The Dorito Effect by Mark Schatzker

I don't write reviews on books often. In fact, the last time I felt compelled to write a book review over here was almost exactly three years ago when I finished Sarah's Key. That book changed my life. It moved me, and my life will never be the same because of reading it. That's exactly how  I felt about The Dorito Effect by Mark Schatzker. 

I came across this book on my Auible account when I had finished reading The Martian last month. It was on my suggested book list, and being a fan of all things Doritos, I added it to my list of books I wanted to read. I started this book Wednesday night of last week, and finished it Friday morning. (My favorite part about an audiobook is that I can listen to it on triple speed and finish it in no time!)

This book talks about the agricultural industry in America. Back in the early 1900s food had flavor. Not added flavor with spices and seasonings, but the foods itself had wholesome real flavor. Tomatoes tasted like sweet, succulent balls of red deliciousness, instead of the watery blandness they have today. Chickens tasted like actual chicken, instead of bland chunks of meat that are now used to absorb the arsenals of flavors we soak them in today.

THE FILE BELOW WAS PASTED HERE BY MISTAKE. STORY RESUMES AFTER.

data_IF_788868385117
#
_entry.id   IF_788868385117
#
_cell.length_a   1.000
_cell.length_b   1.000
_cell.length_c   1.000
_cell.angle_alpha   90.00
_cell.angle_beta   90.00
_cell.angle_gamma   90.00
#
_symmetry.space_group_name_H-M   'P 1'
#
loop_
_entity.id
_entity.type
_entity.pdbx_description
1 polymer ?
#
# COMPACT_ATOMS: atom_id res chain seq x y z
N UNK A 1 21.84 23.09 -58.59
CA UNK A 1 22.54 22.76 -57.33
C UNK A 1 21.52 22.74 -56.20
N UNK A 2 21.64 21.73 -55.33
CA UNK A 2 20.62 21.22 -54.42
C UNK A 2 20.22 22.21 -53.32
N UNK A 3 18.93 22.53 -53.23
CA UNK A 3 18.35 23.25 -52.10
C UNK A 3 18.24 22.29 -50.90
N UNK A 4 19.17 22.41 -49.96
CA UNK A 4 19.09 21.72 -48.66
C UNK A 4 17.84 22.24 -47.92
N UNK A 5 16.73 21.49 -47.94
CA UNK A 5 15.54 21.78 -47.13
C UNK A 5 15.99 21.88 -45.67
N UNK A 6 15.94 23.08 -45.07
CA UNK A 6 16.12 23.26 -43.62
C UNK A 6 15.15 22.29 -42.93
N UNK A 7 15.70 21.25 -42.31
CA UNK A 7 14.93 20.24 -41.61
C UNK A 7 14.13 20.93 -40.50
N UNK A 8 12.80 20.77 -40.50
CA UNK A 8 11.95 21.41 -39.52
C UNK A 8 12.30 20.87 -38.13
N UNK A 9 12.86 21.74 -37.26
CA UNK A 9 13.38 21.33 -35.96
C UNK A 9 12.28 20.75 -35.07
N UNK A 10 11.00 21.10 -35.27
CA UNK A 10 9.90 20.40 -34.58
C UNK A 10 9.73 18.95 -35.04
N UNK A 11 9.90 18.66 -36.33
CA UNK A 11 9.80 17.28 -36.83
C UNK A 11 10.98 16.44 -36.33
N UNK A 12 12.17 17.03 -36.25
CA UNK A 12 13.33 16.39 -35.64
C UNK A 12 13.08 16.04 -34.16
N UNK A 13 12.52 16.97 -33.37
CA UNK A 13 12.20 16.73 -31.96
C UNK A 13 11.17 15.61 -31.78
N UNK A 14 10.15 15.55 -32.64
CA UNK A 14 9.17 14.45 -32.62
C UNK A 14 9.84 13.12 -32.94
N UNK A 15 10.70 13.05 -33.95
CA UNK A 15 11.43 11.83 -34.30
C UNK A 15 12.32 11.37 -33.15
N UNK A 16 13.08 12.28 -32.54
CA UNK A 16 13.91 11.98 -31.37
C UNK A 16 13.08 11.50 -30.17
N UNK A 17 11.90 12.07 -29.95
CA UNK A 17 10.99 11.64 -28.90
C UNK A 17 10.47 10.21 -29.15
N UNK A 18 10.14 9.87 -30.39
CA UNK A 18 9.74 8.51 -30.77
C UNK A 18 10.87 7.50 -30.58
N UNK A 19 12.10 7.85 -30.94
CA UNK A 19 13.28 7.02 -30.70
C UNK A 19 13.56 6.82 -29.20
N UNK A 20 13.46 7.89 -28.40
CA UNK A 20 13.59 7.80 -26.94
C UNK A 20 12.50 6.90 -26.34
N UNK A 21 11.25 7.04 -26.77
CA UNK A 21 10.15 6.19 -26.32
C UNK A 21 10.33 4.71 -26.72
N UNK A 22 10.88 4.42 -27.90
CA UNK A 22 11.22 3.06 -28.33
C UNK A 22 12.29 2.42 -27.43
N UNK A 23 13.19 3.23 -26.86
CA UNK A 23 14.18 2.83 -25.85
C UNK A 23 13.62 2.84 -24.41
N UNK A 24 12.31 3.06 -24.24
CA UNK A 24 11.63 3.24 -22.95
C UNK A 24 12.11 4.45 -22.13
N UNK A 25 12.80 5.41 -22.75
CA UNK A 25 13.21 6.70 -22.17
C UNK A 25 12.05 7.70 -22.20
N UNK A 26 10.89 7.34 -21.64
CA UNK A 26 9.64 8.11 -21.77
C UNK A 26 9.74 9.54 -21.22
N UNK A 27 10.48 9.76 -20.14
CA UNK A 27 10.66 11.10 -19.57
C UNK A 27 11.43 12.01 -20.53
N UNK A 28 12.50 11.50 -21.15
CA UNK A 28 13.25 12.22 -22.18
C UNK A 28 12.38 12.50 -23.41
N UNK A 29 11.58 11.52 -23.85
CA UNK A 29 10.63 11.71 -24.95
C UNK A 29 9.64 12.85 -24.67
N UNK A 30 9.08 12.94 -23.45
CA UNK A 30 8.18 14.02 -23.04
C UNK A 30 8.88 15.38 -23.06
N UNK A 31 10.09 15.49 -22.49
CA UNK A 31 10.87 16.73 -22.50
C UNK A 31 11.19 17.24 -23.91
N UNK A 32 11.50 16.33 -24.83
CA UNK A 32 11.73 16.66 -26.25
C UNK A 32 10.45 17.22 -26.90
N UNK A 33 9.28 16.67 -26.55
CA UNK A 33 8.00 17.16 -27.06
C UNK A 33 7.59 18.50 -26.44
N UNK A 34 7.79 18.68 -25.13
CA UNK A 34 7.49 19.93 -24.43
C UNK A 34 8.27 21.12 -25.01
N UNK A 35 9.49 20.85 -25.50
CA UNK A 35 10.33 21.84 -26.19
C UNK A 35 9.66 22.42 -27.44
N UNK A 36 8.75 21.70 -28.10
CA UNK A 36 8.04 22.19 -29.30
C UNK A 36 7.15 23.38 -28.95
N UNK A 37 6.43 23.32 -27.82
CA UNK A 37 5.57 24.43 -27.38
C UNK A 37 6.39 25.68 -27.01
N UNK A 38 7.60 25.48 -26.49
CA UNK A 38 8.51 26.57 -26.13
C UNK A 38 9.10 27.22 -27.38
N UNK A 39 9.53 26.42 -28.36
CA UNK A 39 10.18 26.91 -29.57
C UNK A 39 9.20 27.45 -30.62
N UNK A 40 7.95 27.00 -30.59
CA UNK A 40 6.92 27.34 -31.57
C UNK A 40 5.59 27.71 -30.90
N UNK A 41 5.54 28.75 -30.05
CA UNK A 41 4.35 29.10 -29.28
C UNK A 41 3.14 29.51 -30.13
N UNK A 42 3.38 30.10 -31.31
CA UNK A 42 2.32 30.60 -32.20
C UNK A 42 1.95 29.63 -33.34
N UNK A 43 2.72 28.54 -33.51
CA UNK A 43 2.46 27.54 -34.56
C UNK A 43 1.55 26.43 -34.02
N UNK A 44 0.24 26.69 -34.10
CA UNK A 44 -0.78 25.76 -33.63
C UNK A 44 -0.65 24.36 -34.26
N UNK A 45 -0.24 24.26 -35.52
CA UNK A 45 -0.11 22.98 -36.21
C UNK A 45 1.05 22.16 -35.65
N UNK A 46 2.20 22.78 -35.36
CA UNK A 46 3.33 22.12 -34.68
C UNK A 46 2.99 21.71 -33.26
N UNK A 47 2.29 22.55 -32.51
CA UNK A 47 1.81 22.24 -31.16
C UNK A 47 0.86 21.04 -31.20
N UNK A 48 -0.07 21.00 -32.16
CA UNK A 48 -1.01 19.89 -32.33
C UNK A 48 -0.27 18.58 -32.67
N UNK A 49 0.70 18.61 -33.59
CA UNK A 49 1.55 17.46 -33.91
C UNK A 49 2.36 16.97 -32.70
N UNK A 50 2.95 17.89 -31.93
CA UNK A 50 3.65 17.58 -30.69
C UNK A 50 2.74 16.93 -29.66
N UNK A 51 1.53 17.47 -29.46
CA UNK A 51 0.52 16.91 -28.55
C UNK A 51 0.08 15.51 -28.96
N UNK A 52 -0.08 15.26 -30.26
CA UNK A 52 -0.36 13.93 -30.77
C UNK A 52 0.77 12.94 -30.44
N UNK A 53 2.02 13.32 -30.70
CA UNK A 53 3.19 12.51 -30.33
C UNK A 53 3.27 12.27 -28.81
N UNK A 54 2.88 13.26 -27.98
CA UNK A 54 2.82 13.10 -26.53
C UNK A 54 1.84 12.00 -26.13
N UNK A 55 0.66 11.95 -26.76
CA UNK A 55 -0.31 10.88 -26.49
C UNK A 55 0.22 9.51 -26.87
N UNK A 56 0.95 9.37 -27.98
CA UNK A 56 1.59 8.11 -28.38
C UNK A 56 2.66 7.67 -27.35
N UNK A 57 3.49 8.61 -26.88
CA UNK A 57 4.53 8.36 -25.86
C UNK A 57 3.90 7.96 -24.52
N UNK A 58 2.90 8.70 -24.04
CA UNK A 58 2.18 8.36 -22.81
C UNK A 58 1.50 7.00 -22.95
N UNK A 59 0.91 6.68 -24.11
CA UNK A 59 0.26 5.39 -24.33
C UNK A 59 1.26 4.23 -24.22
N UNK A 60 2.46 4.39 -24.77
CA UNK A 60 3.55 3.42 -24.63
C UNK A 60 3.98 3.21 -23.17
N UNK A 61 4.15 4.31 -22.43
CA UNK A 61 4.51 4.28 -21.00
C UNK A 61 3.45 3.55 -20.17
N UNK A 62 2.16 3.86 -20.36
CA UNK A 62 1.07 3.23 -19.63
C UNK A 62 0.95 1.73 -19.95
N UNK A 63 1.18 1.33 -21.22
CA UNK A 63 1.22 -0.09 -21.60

So what happened? After WWII and the soldiers came home, there was a huge push to produce more food in faster, and larger quantities. Farmers changed the way that they raised their crops, heards, and flocks so that they could produce more chickens, more vegetables, more everything in larger quantities, at lower prices. By changing the way crops were produced, and fowl are raised we lost flavor. All of our food has become much more bland as a result of these farming practices over several generations.

As a result to blandness, massive corporations came about to solve the flavor crisis. This is where artificial flavorings came into play in America. The more bland food has become, the more and more flavorings are being pumped into our food to make them edible, and enjoyable experiences. Chickens that we buy at the grocery store a soaked and pumped with "chicken flavoring". Additives are put in milk to make it taste more like milk, and in our butter, bread, and basically everything we purchase on a store shelf.

Because our foods are filled with additives that are made of combinations of fat, sugar, and salt, this has been the main cause to the obesity rise in America. The human brain is triggered by these three things the same way our brains are triggered by cigarettes and drugs. We want more, and we want a lot of it. 

The book tells of a lot of interesting case studies of PhD's and other professionals who have made it their life goal and career to get food back to how it tasted in the early 1900s. Many of them have had success, but since the American people don't know, or care about the problem, it's hard to get the food industry (restaurants, farmers, grocery stores),to put large financial dollars into the problem and change growing habits when there aren't enough people out there demanding said change.